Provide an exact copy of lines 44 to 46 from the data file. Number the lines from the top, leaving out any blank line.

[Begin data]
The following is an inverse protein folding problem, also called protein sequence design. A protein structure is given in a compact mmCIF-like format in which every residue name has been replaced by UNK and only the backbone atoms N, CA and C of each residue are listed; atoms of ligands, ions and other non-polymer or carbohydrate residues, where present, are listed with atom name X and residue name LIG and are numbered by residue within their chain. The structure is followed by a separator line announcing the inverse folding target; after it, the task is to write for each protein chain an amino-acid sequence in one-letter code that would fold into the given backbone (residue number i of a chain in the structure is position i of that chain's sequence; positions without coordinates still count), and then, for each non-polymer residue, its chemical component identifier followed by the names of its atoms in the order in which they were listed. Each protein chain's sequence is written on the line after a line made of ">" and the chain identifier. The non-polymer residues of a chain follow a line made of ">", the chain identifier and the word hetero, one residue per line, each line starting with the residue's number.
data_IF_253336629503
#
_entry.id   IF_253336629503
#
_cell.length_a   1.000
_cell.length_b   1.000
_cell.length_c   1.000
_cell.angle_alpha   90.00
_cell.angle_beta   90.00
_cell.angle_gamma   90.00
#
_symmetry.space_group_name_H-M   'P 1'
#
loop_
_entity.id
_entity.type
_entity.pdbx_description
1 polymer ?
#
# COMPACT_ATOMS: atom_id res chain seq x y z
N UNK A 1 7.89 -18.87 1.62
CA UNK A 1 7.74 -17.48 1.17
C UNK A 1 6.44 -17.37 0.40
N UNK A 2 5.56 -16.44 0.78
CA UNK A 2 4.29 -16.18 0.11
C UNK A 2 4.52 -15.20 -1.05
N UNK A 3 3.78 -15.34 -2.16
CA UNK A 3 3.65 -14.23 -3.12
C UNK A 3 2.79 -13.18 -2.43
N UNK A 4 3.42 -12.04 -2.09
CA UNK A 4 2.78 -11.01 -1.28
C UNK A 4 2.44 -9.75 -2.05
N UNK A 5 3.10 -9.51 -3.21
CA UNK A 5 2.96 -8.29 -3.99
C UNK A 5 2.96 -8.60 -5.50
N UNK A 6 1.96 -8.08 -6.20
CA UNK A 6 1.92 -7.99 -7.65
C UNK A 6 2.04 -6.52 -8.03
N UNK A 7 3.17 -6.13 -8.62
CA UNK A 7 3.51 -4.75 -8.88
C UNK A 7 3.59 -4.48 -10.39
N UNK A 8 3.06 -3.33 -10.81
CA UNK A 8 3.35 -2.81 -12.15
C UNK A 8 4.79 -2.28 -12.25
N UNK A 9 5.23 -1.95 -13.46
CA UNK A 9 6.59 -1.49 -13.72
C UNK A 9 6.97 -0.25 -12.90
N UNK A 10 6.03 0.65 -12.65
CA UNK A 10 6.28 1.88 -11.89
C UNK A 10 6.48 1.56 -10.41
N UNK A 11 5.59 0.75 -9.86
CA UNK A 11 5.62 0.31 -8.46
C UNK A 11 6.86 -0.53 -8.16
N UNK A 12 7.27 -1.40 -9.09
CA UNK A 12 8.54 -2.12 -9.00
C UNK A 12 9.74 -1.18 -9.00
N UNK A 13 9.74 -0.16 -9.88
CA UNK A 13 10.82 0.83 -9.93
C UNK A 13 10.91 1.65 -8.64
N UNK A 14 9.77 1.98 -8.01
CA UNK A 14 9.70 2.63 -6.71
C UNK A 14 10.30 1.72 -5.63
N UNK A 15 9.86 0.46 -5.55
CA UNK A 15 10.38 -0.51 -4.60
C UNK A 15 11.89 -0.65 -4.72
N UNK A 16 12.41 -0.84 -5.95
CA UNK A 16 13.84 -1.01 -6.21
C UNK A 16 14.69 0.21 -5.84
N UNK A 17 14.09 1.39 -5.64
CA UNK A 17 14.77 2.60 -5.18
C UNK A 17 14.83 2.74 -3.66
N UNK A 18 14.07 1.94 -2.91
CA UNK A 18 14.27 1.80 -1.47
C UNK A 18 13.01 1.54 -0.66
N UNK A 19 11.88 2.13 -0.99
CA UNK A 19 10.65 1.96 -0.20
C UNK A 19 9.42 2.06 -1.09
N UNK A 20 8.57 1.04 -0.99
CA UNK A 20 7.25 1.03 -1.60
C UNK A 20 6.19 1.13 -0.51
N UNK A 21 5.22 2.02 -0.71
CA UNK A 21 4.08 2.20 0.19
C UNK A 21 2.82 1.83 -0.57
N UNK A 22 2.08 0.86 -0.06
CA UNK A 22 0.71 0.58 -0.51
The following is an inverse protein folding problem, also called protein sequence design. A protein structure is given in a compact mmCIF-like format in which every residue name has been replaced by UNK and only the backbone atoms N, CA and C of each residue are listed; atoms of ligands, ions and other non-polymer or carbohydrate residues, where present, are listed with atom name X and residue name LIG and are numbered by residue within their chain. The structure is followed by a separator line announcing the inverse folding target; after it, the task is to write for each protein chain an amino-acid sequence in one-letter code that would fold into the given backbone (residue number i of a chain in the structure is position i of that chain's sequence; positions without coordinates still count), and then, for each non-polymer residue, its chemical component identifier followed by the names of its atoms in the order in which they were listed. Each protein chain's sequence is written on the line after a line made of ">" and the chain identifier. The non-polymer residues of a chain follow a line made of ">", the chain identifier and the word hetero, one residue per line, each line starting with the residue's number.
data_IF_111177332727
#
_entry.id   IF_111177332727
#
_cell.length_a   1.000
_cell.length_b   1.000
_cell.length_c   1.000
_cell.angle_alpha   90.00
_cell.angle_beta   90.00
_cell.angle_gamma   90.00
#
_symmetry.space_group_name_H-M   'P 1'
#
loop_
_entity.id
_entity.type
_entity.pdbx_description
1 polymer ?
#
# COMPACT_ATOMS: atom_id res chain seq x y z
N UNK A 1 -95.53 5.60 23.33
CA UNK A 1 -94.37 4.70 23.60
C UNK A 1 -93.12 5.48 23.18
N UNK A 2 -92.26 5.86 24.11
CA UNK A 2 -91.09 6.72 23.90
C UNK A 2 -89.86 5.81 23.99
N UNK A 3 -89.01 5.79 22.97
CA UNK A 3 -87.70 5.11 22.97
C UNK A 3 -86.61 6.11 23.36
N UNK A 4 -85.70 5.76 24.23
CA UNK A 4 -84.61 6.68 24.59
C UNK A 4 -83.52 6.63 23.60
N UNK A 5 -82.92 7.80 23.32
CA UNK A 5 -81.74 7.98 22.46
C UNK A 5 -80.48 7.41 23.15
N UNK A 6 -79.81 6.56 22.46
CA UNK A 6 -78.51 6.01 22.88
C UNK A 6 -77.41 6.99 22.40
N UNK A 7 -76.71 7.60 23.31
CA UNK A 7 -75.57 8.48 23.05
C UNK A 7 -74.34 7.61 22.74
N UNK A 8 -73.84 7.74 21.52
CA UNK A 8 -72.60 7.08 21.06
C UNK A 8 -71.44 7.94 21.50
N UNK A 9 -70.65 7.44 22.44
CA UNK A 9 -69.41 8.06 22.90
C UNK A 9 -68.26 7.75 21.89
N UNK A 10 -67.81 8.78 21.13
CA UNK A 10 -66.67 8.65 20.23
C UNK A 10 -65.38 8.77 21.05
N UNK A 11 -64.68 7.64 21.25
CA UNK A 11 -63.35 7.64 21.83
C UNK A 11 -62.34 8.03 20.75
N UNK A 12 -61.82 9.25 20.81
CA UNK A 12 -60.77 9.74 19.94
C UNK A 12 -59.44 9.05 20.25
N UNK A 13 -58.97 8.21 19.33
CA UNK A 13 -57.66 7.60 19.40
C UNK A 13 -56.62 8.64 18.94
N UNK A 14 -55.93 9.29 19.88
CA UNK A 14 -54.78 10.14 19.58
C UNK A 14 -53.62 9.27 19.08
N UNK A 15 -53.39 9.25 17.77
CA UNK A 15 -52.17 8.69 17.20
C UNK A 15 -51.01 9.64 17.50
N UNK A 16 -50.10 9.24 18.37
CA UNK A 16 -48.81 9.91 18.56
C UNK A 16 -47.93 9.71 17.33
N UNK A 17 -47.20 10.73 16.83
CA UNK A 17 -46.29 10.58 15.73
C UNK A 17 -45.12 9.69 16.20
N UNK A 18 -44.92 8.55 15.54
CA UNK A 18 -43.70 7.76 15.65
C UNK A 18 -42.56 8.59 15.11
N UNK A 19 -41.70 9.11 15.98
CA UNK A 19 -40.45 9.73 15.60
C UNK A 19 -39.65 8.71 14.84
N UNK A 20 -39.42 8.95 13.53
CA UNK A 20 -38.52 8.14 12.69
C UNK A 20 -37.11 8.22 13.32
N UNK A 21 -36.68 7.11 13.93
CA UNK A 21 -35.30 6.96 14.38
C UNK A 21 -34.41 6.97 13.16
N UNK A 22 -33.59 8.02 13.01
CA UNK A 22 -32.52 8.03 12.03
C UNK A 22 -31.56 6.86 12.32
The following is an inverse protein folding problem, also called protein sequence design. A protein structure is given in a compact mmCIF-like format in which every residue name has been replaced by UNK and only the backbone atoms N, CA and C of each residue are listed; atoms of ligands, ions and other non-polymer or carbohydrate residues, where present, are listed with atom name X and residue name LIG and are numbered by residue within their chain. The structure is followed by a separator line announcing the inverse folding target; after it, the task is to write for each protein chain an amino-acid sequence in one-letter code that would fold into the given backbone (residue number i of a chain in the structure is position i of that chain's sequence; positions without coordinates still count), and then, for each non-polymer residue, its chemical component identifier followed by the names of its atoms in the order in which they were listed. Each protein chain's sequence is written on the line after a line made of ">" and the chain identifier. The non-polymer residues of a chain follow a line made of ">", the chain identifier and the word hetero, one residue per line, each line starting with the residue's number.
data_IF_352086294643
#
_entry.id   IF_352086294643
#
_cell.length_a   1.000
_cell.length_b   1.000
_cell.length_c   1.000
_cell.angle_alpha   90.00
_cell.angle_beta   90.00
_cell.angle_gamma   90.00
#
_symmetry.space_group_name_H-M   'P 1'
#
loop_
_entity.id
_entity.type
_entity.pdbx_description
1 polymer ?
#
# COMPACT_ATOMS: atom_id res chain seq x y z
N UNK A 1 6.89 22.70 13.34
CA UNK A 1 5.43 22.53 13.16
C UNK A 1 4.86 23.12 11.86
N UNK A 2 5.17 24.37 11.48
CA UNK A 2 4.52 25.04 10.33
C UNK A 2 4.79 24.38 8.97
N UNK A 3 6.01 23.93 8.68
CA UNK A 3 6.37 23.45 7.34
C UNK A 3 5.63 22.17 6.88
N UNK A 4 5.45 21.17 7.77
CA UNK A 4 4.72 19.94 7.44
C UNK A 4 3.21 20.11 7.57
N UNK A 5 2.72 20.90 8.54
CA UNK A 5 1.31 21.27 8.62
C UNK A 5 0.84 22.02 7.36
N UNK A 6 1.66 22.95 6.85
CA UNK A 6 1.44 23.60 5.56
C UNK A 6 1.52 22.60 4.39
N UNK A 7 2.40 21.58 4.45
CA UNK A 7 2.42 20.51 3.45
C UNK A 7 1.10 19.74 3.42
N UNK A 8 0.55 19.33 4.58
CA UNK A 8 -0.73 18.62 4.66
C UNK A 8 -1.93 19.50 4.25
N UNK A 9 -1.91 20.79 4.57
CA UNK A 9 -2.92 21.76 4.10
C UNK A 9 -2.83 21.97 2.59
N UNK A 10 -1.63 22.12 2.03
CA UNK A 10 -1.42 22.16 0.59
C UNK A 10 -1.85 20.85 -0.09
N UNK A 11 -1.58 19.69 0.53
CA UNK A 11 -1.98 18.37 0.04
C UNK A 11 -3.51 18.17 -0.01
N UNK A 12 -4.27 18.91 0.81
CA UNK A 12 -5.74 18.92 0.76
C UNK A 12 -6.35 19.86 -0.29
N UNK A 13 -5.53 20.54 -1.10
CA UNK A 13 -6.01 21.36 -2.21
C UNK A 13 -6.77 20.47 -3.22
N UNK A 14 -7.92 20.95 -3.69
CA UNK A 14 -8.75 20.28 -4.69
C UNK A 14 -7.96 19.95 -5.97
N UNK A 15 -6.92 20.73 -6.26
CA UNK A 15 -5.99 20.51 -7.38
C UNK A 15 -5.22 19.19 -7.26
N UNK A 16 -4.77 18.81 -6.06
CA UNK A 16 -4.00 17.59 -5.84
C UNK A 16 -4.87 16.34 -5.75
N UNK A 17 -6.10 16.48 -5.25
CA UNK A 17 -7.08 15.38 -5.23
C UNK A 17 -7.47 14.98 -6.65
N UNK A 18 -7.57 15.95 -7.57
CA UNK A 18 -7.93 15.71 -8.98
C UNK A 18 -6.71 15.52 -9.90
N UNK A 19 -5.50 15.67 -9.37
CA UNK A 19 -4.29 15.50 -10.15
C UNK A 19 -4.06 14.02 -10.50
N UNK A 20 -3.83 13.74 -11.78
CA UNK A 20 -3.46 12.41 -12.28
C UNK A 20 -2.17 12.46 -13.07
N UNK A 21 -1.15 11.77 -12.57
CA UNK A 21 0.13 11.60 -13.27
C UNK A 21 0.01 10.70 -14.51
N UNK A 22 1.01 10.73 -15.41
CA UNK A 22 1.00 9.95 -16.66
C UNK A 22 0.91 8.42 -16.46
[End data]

CA UNK A 8 3.35 -2.81 -12.15
C UNK A 8 4.79 -2.28 -12.25
N UNK A 9 5.23 -1.95 -13.46